Tantan surveyed over 4,000 women in some of China’s biggest cities to learn more about how online dating habits vary throughout the population.
Residents from Beijing, Shanghai, Guangzhou and Shenzhen participated in the study. The results indicated that almost half of them used Tantan and it was especially popular among professionals. There was an apparent correlation between higher salaries and higher activity.
However, the app isn’t used exclusively for dating, with its most common purpose being to meet friends and expand social circles.
Tantan announced earlier this year that it was planning to alter its growth strategy in certain markets, with an added focus on social networking and pan-entertainment experiences.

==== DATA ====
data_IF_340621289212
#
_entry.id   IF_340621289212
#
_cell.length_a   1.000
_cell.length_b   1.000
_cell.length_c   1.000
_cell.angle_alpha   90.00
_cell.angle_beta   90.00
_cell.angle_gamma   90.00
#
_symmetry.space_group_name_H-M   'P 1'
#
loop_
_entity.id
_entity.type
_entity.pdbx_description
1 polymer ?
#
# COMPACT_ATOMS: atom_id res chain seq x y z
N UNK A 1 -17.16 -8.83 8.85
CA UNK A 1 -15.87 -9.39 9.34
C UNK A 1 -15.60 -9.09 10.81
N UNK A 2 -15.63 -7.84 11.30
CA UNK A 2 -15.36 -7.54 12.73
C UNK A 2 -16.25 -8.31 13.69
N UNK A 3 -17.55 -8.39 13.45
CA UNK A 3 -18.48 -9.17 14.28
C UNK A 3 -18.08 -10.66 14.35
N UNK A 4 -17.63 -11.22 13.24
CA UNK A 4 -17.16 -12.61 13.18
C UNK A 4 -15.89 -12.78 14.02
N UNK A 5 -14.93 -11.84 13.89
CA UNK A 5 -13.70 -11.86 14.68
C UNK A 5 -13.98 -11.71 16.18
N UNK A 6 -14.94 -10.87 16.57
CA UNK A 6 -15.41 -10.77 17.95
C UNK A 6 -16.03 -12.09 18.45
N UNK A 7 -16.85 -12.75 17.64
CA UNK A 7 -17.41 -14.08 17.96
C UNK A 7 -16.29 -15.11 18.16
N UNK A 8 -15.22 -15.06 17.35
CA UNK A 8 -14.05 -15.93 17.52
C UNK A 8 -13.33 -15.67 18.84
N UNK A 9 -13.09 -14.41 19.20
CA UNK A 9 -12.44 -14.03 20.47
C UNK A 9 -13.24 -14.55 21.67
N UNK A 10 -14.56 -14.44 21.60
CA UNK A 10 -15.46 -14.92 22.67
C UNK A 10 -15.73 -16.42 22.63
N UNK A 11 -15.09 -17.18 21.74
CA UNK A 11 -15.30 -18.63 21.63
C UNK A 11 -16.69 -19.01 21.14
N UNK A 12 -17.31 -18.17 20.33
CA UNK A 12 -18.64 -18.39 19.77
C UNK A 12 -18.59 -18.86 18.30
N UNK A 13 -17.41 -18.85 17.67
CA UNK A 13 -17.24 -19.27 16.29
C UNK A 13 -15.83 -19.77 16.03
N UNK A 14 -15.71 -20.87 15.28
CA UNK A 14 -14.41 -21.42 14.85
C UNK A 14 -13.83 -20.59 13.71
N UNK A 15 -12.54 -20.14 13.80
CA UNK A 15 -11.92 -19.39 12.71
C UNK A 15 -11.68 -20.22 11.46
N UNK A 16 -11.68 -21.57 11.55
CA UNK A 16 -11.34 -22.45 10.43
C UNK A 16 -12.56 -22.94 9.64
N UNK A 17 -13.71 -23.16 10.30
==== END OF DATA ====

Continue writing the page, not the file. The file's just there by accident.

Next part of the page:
Almost 60% of the women said dating apps have made them more confident when speaking to men, and they are taking control of their own romantic journey. Millennials prefer to date by themselves, rather than being set up for marriage by their family.
They also didn’t like men who made inappropriate contact on a date, were rude to service staff, or voiced discriminatory comments. Unsurprisingly, the women said they wanted a boyfriend who acted respectfully, supported gender equality and took responsibility.
Momo, Tantan’s parent company, has looked to expand its reach to some of the country’s smaller cities. It released Qianshou Love at the end of 2019 which was a relationship-focused slow dating app.
Users received 15 recommended matches per day and the app was only released on certain app stores that were popular outside of the main metropolises due to their lower prices.
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